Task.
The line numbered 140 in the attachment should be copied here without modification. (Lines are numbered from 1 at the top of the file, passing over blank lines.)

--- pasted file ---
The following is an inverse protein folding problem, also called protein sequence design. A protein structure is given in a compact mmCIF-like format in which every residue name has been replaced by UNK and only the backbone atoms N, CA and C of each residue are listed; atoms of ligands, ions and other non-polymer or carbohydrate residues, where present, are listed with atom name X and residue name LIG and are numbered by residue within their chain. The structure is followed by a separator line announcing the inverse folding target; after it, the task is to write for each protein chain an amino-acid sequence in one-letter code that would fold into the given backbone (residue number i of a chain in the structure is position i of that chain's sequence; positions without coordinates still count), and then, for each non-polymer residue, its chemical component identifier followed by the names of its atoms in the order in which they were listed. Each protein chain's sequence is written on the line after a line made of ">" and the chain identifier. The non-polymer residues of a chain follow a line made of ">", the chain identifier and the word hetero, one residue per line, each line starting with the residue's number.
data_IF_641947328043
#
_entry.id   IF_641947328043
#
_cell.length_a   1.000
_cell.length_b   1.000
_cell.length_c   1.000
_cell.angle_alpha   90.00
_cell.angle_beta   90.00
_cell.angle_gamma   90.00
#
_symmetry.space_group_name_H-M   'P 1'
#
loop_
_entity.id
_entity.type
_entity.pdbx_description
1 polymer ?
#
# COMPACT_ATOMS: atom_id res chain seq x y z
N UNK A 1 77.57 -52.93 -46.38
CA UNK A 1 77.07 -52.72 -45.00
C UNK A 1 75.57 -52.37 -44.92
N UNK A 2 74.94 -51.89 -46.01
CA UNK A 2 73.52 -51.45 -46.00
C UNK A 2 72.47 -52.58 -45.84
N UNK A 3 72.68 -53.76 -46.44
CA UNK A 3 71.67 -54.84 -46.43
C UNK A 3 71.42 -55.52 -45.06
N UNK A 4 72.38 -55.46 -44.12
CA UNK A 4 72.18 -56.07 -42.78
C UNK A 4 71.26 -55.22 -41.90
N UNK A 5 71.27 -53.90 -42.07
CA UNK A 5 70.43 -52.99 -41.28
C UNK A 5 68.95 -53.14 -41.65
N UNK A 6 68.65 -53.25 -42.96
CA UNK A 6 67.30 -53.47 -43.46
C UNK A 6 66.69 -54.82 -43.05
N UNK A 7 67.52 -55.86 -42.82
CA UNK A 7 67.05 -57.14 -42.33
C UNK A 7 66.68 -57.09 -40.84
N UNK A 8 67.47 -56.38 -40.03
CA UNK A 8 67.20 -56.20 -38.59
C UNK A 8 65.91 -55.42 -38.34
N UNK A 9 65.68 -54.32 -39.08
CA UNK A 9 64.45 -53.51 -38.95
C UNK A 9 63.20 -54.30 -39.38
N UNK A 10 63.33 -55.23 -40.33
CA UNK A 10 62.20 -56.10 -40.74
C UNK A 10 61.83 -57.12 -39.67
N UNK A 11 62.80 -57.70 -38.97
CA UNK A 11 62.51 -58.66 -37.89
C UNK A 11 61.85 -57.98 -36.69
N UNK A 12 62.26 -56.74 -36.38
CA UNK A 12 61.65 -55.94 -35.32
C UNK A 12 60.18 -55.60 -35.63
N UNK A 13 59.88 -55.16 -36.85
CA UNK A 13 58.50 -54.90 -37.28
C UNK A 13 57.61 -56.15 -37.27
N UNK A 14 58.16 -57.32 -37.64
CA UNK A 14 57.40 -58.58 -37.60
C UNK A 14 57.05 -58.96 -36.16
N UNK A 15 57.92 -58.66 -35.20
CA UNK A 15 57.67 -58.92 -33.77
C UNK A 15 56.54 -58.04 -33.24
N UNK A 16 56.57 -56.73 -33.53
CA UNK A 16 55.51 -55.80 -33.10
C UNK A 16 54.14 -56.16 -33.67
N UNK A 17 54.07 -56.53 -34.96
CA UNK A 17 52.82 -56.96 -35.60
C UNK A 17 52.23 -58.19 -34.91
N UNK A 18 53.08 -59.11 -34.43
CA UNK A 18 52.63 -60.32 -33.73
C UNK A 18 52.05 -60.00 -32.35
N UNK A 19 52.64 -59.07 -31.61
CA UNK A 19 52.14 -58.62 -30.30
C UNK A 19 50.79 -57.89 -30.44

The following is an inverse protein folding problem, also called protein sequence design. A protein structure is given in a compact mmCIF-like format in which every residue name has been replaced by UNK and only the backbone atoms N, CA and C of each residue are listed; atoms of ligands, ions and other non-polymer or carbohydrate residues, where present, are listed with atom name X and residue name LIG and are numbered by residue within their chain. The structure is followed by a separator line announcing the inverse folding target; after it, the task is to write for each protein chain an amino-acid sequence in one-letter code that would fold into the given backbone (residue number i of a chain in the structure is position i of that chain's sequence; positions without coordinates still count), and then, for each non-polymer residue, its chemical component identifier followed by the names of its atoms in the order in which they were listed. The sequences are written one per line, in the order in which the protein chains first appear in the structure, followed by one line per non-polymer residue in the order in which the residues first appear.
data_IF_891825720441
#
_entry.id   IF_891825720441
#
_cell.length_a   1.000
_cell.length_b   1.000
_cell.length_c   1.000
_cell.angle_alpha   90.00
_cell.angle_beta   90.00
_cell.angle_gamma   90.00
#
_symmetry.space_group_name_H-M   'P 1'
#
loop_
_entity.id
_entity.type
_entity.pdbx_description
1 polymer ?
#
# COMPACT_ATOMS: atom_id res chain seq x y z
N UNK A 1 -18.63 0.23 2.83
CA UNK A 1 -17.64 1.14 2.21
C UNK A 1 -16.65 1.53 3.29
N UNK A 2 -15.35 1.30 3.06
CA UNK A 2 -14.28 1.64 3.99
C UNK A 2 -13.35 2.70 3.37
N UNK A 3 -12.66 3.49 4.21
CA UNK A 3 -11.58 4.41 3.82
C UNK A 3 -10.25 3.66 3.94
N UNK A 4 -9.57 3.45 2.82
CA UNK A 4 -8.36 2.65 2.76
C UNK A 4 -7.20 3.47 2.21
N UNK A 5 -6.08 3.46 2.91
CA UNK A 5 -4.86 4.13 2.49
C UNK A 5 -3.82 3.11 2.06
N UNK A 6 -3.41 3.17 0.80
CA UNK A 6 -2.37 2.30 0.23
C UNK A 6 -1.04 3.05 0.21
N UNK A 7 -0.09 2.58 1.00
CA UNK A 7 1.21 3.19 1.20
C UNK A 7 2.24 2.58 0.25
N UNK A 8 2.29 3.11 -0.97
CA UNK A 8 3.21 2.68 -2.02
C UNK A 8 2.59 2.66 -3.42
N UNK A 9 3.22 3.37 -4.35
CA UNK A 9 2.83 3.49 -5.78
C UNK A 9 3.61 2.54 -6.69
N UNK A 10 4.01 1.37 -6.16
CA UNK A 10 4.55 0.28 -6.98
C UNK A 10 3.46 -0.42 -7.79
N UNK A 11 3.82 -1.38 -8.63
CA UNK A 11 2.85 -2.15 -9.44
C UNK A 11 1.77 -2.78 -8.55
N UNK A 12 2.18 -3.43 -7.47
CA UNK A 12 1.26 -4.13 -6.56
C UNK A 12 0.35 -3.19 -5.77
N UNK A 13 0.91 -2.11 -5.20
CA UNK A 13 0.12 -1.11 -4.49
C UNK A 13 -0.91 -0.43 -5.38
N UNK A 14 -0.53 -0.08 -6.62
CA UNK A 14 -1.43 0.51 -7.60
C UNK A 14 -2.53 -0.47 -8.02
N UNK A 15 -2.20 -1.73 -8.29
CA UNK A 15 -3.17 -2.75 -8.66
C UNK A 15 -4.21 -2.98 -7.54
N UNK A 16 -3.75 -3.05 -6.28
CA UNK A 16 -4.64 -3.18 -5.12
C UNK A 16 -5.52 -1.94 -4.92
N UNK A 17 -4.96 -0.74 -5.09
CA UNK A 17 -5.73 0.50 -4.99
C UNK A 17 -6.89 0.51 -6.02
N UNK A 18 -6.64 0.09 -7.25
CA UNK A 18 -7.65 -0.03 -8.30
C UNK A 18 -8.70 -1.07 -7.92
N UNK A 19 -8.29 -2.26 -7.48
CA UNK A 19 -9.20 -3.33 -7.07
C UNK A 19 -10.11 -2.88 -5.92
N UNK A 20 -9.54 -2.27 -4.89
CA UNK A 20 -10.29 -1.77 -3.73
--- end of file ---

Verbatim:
CA UNK A 14 -1.43 0.51 -7.60